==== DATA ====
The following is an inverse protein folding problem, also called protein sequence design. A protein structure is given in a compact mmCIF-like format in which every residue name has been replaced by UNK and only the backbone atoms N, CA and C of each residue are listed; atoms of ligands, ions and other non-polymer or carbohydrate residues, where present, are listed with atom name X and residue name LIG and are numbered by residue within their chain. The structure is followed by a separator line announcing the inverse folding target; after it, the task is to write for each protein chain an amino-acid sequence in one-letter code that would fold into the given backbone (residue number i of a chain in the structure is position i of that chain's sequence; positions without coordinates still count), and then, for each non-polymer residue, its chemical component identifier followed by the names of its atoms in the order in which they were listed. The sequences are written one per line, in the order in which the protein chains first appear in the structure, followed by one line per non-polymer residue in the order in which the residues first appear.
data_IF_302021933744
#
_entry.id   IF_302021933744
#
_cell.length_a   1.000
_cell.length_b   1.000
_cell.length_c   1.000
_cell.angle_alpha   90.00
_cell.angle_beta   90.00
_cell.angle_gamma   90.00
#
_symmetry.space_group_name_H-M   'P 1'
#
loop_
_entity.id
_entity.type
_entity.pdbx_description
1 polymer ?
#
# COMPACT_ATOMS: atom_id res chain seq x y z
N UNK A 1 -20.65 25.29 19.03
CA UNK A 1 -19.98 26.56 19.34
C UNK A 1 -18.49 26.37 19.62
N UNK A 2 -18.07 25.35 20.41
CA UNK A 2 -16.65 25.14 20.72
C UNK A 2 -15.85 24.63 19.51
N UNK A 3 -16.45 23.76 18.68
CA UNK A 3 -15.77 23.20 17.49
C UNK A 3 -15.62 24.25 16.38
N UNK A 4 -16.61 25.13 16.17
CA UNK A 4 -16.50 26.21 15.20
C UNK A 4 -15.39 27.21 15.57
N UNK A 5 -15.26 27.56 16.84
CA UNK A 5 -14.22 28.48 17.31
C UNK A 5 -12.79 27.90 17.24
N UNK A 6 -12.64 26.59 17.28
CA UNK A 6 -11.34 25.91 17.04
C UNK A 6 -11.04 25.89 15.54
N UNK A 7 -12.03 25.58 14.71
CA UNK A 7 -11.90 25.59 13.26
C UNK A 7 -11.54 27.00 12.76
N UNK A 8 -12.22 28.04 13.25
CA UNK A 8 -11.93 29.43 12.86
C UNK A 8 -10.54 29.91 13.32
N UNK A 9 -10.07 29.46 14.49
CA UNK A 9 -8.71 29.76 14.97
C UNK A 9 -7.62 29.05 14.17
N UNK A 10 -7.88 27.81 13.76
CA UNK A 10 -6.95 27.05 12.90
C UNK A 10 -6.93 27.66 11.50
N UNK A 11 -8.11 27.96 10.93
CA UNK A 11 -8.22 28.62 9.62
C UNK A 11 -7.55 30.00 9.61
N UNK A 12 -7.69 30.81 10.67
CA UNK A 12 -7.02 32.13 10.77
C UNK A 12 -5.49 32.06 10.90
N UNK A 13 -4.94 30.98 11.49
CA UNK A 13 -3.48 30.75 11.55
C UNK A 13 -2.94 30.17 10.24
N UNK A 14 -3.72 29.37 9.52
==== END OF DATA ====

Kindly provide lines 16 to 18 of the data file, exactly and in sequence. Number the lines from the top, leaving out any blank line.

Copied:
_entity.id
_entity.type
_entity.pdbx_description